At seventeen, Lluava’s world gets flipped upside down when she is drafted to go to war. She is the proverbial small town girl and has very little knowledge of what the kingdom is like outside of Rivendale.
I can sympathize. I grew up in rural Georgia roaming cow fields, checking on the chickens, pretending to get lost in the fields of cotton. From the hot and humid summers to the extremely mild winters, I swam in lakes and always tried to get the best bird’s eye view from the tree tops. I loved climbing over ravines on fallen logs, the smell of freshly cut grass, eating blackberries off the brambles and catching snakes with my bare hands to my mother’s detriment. This was my world, and I was its ruler.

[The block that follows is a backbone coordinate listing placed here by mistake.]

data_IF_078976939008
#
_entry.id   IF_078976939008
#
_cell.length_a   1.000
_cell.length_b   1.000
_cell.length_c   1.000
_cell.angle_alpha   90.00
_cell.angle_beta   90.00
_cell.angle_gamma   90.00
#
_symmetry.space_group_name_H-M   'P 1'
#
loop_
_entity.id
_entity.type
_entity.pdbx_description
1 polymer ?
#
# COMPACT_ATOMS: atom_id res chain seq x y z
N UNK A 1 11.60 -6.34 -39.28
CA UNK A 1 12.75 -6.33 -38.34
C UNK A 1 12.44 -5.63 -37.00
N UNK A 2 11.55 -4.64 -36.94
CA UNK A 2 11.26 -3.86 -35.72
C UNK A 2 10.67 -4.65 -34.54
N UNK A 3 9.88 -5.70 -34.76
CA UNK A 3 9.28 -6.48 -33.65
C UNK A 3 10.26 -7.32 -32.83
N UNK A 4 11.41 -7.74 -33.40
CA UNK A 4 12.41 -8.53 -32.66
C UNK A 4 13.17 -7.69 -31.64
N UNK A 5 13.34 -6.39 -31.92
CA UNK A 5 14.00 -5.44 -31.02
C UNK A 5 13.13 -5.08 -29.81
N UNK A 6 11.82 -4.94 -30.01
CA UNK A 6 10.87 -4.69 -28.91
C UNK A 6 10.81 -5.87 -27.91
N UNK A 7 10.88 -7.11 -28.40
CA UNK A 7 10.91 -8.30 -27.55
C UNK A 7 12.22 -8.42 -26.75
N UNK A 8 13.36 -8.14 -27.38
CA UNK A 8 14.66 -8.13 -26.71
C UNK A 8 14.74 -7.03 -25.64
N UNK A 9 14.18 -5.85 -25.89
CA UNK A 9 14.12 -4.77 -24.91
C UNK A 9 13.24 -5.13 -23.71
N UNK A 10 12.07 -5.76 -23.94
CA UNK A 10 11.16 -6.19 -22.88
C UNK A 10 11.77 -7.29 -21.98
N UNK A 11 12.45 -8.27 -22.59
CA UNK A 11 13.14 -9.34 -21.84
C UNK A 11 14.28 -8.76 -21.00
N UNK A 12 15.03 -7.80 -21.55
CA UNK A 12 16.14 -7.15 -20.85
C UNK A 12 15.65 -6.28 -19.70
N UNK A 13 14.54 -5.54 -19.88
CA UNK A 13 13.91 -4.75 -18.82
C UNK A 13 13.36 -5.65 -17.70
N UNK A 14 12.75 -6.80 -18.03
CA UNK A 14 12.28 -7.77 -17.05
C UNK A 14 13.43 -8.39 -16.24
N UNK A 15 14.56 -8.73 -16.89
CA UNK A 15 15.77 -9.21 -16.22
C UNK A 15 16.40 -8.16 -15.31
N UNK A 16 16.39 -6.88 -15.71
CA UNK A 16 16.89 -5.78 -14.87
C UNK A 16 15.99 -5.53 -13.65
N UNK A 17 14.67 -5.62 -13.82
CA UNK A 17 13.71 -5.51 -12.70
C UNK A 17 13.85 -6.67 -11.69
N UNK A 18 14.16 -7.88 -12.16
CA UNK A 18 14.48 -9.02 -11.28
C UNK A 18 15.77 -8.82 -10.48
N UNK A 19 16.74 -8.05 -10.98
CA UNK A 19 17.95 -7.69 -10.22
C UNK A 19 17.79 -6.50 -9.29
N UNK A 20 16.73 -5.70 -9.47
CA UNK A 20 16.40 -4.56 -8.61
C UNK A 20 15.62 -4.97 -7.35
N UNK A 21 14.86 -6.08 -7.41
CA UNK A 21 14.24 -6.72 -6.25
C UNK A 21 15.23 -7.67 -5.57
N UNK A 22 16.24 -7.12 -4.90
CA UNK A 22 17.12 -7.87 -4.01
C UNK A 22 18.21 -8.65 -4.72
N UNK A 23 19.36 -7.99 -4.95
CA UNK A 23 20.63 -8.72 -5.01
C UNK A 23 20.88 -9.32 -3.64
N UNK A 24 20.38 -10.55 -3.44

As I grew up, I was able to finally appreciate the uniqueness of my small town. In addition to its historical heritage and beauty, there is a rather respectable cultural community. Whether symphony, chamber music and other concerts, numerous art openings, or the plethora of events and fundraisers for a multitude of nonprofits, my town was far from typical.
Yet for my childhood, there will always be this closeness with the natural world, the fascination for every sort of animal, the appreciation of a simplified lifestyle that I sometimes yearn to have again. Having moved to a large city and filling my days with as many activities as my overly burdened planner can handle has removed me a bit from that life I knew years ago. At least for the moment…
I will always be a small town girl in my heart.
(Note: image from the wonderful article about my home town. http://www.southernliving.com/travel/south-east/madison-georgia )